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Pete Everest


General Frank Kendall ‘‘Pete’’ Everest Jr. (August 10, 1920-October 1, 2004) was a military aviator and a pioneer in U.S. rocket plane flying who earned the nickname ‘‘the fastest man alive.’’ He test-piloted 122 different models and makes of aircraft and logged more than 10,000 hours in about 170 aircraft types.

Everest was born in Fairmont. After graduating from high school, he attended Fairmont State College (now Fairmont State University) for a short time and later studied engineering at West Virginia University. He graduated from the Armed Forces Staff College in 1956. In July 1942, Everest completed the Aviation Cadet program and was commissioned as a second lieutenant with the U.S. Army Air Force. He was sent to North Africa and flew 94 combat missions in Africa, Sicily, and Italy. In 1944, he was assigned to the China-Burma-India region. He completed 67 combat missions and destroyed four Japanese aircraft before his plane was shot down by ground fire in May 1945. He was captured and remained a Japanese prisoner of war until the end of hostilities.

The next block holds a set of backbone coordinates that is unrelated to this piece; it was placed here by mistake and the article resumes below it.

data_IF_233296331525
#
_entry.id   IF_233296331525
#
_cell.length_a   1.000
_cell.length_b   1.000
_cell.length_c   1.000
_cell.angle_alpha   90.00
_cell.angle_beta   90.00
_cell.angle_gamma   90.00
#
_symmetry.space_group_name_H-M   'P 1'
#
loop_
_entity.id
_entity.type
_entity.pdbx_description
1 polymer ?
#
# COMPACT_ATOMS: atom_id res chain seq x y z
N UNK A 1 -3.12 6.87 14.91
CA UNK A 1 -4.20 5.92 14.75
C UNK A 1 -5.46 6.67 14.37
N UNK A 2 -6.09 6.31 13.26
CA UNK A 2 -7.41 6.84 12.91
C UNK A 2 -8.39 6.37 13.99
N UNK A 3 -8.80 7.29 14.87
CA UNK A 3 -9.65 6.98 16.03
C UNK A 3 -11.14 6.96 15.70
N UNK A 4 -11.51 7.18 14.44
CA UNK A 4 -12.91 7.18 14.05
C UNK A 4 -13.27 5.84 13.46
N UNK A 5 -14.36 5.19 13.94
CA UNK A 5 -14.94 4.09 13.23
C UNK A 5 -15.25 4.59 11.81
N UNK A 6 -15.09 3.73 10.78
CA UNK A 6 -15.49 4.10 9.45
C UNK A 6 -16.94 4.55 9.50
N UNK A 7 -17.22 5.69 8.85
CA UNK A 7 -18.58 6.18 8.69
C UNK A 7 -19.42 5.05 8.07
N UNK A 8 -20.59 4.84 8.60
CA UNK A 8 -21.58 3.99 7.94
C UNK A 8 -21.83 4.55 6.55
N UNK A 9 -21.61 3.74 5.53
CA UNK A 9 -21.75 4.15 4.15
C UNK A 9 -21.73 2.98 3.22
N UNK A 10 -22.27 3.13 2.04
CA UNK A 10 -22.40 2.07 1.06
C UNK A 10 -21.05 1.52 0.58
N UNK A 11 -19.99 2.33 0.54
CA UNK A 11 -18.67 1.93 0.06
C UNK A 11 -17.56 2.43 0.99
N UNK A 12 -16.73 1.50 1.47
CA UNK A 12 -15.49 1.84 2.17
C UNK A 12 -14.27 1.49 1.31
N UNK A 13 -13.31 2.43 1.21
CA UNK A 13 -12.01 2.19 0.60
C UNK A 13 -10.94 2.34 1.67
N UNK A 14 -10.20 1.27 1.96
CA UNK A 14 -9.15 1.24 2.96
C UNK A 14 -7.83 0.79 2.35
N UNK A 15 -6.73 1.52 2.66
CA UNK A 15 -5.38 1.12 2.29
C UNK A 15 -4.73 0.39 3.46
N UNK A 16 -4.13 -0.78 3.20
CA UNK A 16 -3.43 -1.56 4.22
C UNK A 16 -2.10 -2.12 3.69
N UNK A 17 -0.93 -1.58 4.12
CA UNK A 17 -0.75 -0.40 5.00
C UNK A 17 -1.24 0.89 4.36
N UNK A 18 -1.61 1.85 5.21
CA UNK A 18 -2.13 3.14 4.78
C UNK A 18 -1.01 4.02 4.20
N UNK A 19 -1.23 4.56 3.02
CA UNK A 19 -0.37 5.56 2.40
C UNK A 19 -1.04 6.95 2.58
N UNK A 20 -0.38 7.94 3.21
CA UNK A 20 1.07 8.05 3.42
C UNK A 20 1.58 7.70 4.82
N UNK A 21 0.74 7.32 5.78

Everest piloted both the Bell X-1 and X-2 rocket planes. He set the X-1 altitude record of 73,000 feet in 1949, and, in 1953, the world speed record of the F-100A at more than 750 mph. In 1956, he flew the X-2 at Mach 3, exceeding 1,900 miles per hour and breaking the record of Chuck Yeager, his rival and close contemporary.

Everest became a brigadier general in 1965. General Everest, with more than 20 military awards, and other honors, retired from the Air Force in 1973. He lived in Tucson, Arizona, until his death.

Written by Judie Smith